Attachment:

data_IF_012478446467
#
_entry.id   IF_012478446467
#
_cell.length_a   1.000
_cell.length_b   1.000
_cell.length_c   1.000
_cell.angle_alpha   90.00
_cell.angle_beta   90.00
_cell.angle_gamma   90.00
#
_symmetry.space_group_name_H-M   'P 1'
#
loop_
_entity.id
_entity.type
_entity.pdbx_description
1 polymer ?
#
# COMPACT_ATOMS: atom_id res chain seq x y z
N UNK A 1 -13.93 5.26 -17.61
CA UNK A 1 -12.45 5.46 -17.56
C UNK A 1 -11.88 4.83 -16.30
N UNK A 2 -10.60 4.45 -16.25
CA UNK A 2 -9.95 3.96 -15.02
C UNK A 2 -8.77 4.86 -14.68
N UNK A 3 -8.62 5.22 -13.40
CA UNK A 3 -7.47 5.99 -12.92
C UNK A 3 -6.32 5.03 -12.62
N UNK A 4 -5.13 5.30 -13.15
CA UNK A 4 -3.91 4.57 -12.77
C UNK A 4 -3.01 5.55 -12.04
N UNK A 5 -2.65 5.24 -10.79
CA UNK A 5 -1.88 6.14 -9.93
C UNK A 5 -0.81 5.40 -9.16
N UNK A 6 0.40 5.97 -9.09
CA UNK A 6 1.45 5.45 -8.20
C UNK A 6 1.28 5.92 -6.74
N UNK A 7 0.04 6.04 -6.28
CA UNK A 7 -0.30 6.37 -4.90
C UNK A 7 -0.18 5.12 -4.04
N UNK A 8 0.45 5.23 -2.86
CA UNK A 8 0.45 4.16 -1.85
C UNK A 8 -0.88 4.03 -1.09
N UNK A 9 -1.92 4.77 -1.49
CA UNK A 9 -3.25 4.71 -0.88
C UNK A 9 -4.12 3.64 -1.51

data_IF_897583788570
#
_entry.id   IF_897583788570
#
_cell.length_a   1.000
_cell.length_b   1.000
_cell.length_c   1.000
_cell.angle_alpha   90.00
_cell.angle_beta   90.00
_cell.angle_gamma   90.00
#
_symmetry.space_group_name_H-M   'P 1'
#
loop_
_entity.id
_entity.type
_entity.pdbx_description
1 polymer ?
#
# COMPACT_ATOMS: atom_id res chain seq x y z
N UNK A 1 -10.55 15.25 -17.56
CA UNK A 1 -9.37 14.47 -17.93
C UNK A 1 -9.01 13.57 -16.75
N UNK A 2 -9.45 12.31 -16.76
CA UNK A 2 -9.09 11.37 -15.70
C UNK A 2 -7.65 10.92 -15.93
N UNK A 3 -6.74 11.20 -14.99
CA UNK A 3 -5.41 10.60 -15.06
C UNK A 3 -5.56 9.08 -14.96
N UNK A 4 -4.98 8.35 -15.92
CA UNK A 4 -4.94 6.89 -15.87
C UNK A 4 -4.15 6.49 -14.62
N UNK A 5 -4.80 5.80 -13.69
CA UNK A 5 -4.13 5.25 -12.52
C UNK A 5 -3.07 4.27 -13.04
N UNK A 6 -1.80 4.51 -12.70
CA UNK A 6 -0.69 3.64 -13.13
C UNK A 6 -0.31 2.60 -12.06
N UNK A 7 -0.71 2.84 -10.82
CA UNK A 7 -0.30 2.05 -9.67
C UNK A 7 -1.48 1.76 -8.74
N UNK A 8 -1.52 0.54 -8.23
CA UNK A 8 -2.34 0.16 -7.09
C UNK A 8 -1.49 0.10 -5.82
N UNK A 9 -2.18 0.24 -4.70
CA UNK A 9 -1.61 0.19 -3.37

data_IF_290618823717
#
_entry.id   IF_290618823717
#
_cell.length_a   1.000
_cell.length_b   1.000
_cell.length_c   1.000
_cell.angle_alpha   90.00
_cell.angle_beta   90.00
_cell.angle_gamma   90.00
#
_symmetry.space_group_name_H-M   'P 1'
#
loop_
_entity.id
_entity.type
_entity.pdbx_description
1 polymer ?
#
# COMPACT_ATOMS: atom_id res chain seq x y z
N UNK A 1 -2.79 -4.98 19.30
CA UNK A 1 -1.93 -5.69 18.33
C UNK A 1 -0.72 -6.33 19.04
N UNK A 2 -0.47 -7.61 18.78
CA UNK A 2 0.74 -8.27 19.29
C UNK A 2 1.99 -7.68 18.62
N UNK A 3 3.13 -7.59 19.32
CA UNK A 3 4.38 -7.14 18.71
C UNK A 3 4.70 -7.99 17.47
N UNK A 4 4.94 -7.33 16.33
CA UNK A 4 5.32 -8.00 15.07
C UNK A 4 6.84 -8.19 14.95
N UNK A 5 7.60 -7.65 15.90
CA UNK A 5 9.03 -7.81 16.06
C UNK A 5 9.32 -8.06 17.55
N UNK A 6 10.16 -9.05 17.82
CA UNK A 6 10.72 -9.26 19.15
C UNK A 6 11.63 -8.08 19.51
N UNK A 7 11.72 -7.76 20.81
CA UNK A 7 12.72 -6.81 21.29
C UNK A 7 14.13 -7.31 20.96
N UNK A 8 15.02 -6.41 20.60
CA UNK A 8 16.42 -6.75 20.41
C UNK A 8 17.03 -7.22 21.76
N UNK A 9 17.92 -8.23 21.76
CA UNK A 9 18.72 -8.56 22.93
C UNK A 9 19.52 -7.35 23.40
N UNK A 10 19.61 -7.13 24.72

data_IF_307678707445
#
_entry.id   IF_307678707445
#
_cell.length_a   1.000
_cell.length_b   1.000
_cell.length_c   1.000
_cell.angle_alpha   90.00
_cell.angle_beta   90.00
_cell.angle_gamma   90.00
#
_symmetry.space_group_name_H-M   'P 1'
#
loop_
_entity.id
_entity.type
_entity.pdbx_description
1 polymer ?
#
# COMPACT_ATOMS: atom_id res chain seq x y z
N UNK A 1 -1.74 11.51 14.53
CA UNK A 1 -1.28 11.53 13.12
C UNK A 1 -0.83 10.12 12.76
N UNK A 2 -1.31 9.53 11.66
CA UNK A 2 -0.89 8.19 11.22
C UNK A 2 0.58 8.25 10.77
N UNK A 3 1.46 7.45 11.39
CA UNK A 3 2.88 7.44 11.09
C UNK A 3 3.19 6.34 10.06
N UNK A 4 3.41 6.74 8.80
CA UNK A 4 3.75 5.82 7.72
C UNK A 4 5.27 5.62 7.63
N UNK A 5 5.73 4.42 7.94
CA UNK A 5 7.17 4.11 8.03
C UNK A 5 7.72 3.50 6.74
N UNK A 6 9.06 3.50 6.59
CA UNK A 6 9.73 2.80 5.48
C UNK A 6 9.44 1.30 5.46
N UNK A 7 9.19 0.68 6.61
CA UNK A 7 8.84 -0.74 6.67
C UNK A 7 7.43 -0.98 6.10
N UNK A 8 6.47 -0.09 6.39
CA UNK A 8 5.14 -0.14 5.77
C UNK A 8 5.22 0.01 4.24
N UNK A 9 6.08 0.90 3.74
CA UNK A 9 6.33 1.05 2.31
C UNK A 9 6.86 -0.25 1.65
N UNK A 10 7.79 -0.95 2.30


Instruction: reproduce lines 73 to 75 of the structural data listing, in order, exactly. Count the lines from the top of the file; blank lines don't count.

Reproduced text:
C UNK A 2 -7.65 10.92 -15.93
N UNK A 3 -6.74 11.20 -14.99
CA UNK A 3 -5.41 10.60 -15.06